William E. Jones's documentary triptych Massillon came out in 1991 a landmark year for queer film yet it didn't receive near the popular attention given to Poison, another narrative three-way that is the arguable flagship of the new queer cinema. It's no real surprise, since Todd Haynes's impish and emotional experiment as well as most other queer films associated with the early '90s has a drama, not to mention a generous degree of hanky panky, that Massillon eschews.
In an article by Jenni Olson included on Jones's Web site, Jones likens his approach to that of new German cinema's Jean-Marie Straub and Danièle Huillet in Too Early, Too Late, pointing to that 1982 film's materialist renunciation of "seduction or false spectacle." Even when detailing an abrupt advancement in his sexual education, courtesy of a public restroom, Jones speaks in a near-comical, and surely defiant, soporific tone as his camera lingers on the restroom's exterior. If not for the frank narration and the conspicuous level of attention evident in Jones's static townscapes, it would be hard to distinguish Massillon (though kitsch is nowhere in sight) from an old high school slide show of some prosaic industry. The film has nothing so attention grabbing as the theatricality of Derek Jarman's Edward II or Tom Kalin's Swoon, the literate romanticism of Christopher Munch's The Hours and Times, or the cuddly nihilism of Gregg Araki's The Living End. In fact, even though it's a balls-out investigation of sex in the margins, its distinguishing audaciousness lies in its presentational chastity.
Working its way from the personal to the legal to the historical, the film is divided into a trio of corresponding sections. The "Ohio" section overlays images of quiet roads and the architectural husks of the once-thriving industrial town of Massillon, where Jones grew up, with a narrative mapping his sexual development; "The Law" is a brief and perhaps overly dry summary of American sodomy laws, tied to obvious but compelling shots of various legislative buildings; and "California" attempts a genealogy of queer marginalization making it a filmic cousin of Mike Davis's chapters on early Los Angeles boosterism in City of Quartz (Verso, 1990) that examines the ways that nonnative values, traditions, and other guidelines for self-identification are bred into the framework of planned Southern California communities.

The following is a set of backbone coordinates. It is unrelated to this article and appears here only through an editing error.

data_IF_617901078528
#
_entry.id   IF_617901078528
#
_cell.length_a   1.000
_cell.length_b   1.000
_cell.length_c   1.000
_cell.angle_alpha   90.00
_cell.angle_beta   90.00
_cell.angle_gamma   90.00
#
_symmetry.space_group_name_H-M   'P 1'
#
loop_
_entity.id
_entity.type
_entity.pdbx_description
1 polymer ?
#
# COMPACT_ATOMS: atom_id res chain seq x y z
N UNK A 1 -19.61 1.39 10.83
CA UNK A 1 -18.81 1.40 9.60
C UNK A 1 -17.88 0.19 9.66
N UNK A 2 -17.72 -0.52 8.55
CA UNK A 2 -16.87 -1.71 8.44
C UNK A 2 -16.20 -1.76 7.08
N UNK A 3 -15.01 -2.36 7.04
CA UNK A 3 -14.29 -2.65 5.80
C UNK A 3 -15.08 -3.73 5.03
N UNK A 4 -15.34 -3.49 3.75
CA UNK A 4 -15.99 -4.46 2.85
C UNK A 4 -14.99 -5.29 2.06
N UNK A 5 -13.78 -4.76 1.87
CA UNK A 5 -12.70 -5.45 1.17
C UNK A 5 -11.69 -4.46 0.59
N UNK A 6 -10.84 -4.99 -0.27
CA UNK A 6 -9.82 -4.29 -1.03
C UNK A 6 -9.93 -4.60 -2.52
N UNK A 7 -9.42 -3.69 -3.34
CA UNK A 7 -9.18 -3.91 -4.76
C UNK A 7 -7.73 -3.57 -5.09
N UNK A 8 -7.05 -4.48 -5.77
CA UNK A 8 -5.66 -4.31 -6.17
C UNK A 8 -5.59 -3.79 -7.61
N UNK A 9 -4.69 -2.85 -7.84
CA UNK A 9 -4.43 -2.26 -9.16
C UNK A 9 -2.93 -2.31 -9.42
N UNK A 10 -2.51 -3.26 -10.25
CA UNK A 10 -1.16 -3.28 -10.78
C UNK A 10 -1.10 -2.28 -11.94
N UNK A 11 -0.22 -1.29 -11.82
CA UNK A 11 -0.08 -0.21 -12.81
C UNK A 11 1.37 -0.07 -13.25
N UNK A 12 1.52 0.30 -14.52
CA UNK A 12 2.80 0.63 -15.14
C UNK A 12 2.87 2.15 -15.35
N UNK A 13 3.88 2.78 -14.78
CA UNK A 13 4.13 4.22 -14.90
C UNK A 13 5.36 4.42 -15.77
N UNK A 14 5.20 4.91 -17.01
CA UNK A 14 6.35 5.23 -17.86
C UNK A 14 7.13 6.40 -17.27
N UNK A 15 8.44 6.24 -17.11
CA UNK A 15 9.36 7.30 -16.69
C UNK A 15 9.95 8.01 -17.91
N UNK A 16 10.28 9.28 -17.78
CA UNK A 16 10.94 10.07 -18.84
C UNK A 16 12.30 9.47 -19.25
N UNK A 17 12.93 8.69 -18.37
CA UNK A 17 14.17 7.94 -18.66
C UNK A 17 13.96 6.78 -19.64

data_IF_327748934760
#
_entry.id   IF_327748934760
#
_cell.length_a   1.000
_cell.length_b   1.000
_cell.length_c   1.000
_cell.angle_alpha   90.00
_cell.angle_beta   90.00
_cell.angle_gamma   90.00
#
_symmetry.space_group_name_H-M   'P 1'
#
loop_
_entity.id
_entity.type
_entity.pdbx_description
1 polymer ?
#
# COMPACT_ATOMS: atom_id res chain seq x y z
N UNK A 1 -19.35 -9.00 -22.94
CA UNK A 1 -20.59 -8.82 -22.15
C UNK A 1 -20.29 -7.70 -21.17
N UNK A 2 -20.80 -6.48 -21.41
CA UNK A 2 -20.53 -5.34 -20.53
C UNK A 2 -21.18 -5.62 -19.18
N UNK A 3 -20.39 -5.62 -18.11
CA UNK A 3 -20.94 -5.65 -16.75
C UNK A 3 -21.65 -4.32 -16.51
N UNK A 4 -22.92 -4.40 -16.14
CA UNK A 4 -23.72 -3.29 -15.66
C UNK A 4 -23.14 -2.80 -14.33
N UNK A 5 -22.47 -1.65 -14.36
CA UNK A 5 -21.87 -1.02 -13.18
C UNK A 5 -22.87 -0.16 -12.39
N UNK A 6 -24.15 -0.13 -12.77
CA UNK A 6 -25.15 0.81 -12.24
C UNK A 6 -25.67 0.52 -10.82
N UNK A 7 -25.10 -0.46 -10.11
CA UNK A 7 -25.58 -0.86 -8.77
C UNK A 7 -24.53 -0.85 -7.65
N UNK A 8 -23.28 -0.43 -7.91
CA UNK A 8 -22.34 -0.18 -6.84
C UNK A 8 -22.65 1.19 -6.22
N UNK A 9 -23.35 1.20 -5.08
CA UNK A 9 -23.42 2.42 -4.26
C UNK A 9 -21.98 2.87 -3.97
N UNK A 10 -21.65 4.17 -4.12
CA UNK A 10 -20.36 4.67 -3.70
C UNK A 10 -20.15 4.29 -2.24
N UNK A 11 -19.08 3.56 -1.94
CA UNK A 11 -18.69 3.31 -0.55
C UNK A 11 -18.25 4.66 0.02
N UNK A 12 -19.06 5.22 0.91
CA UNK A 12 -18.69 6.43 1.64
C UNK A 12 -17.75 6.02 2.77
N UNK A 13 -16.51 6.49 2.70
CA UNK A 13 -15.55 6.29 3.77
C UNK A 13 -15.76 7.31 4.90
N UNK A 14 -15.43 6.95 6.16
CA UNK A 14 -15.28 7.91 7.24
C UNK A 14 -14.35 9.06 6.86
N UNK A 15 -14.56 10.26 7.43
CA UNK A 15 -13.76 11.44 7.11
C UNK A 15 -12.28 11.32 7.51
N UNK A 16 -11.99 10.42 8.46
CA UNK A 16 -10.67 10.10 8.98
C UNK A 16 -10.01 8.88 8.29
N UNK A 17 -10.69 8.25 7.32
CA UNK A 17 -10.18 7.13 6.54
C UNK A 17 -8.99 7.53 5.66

Much of Jones's work has an air of intended distance it can range in effect from the warm, generous irony of 1997's Finished to the sensual parsimony of 2004's too-tentative Is It Really So Strange? but his new film, also screening this week, is so detached that he didn't even make it. (His Web site bills the project as "a document presented by William E. Jones.")
In his research for a planned documentary about the 1962 convictions under state sodomy laws of men engaged in public sex in a Mansfield, Ohio, restroom, Jones came into possession of 16mm surveillance footage captured from behind a two-way mirror. This footage is being presented with minimal editing as Tearoom. What is on offer here is a fascinating and important historical document of societal and particularly sexual repression and the stone-faced, eyes-on-the-door gay subculture it created.